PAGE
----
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Study IDs Potential Radiation Biomarkers in Cell Lines

By a GenomeWeb staff reporter

NEW YORK (GenomeWeb News) – A group of researchers from the Mayo Clinic in Rochester reported in the early, online edition of Genome Research today that they have uncovered a handful of genes that appear to be associated with radiation response in cell lines.

Using a combination of genome-wide association, gene expression, radiation response, and gene knockdown studies, the team narrowed in on five genes that seem to be associated with radiation response in both lymphoblastoid cell lines and specific cancer cell lines. Those involved in the study say the work may ultimately lead to biomarkers for improving cancer treatment strategies.

"These studies will provide a foundation for future translational studies to individualize radiation therapy based on the expression of these candidate genes and may make it possible to design novel combination therapy for selected patients based on these biomarkers to overcome resistance," senior author Liewei Wang, a genomics researcher at the Mayo Clinic, said in a statement.

Although about half of individuals with cancer are treated with radiation, the researchers explained, response to such treatments varies dramatically from one individual to the next. Consequently, the group was keen to find genetic variants for guiding the way radiation treatment is used.

"The therapeutic efficacy of radiation is determined mainly by total dose, but the use of high doses has been limited because of the severity of side effects in normal tissue," the authors wrote. "[U]nderstanding the biology underlying the variation in response to radiation might help us to maximize radiation efficiency in the tumor while minimizing side effects in normal tissues."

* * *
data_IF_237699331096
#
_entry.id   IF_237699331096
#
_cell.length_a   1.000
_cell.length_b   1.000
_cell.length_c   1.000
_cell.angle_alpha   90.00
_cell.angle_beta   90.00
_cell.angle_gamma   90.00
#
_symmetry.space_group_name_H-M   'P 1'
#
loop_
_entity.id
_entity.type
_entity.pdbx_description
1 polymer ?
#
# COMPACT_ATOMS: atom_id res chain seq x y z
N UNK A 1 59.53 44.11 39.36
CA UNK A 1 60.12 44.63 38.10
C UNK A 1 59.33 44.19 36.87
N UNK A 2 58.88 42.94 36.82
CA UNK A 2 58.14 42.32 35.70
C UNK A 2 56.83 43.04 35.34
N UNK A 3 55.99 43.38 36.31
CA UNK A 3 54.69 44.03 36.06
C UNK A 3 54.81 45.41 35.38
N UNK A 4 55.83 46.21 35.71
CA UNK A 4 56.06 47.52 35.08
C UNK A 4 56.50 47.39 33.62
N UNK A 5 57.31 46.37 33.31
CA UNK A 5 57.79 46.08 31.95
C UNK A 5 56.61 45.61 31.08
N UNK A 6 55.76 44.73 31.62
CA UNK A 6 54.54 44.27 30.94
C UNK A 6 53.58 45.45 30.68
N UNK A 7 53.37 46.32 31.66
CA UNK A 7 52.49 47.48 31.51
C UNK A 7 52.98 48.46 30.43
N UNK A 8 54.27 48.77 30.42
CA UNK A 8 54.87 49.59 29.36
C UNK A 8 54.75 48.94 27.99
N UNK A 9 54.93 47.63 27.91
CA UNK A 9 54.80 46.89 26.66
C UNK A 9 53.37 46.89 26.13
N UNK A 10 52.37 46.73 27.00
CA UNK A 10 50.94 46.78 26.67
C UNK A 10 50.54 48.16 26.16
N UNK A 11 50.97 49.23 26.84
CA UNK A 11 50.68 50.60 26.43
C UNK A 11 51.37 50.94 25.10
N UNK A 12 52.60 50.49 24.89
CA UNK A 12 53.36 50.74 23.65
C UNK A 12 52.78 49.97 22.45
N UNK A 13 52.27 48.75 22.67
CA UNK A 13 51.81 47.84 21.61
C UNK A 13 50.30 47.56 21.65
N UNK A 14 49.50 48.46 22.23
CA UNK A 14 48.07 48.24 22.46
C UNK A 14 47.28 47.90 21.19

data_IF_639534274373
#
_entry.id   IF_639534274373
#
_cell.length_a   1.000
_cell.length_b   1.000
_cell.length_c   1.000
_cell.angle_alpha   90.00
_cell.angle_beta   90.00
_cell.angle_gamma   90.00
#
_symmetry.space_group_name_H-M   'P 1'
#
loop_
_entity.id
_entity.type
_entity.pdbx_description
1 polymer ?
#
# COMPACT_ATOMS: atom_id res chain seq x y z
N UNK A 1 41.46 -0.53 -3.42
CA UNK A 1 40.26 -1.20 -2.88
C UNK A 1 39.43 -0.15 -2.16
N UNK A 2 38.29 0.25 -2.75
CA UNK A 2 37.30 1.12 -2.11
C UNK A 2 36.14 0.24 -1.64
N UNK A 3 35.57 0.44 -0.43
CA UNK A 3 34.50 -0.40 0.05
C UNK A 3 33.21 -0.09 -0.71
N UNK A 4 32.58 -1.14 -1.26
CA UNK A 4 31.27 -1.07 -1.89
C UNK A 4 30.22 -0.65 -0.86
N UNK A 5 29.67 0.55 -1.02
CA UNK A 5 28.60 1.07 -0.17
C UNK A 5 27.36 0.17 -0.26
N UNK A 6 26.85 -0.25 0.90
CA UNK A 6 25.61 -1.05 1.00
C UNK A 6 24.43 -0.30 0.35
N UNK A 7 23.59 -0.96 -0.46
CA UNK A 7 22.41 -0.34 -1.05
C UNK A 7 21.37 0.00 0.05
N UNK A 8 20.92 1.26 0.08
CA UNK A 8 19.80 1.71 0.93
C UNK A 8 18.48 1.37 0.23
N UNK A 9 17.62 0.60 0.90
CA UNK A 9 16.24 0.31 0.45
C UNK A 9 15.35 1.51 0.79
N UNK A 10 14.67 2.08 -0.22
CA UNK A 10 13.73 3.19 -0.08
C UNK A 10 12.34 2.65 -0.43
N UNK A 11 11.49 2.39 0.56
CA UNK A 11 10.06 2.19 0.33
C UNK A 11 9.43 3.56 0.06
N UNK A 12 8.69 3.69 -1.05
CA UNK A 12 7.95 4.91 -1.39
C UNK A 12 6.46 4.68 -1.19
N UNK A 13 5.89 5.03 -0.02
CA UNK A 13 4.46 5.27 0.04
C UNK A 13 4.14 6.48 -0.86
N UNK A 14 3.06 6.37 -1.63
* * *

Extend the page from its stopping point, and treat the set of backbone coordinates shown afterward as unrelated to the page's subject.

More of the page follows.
To track down such SNPs, the researchers used Illumina HumanHap 550K and 510S BeadChip arrays to genotype 277 lymphoblastoid cell lines. The cell lines were generated from individuals from a variety of ethnic backgrounds and characterized for radiation response using a cytotoxicity assay.

After incorporating their own data with publicly available Affymetrix SNP 6.0 data, the team had genotype information at about 1.3 million SNPs. They also assessed gene expression patterns in the cell lines using Affymetrix U133 plus 2.0 GeneChips.

Overall, the team noted that sensitivity to radiation was greater for cell lines generated from individuals of Han Chinese descent than for cell lines from those of Caucasian descent.

When they combined their SNP, expression, and radiation response data, the researchers found a few hundred genes that seemed to have potential ties to radiation response.

From there, they focused in on 23 genes that they tested by knockdown in pancreatic cancer, cervical cancer, and non-small cell lung cancer cell lines. The team found that small interfering RNA-based knockdown of five of the genes — C13irf34 (BORA), MAD2L1, PLK4, TPD52, and DEPDC1B — altered radiation treatment response in at least two of the cancer cell lines.

Given their findings so far, the researchers argue that such studies may yield clues for learning more about the genes involved in radiation response and their functions and for applying radiation therapy more efficiently.

"[A]lthough variation in radiation response might result from multiple gene effects and, possibly, gene-environment interactions, our results provide important insights into novel genes and mechanisms that may contribute to variation in response to radiation therapy," the researchers concluded.

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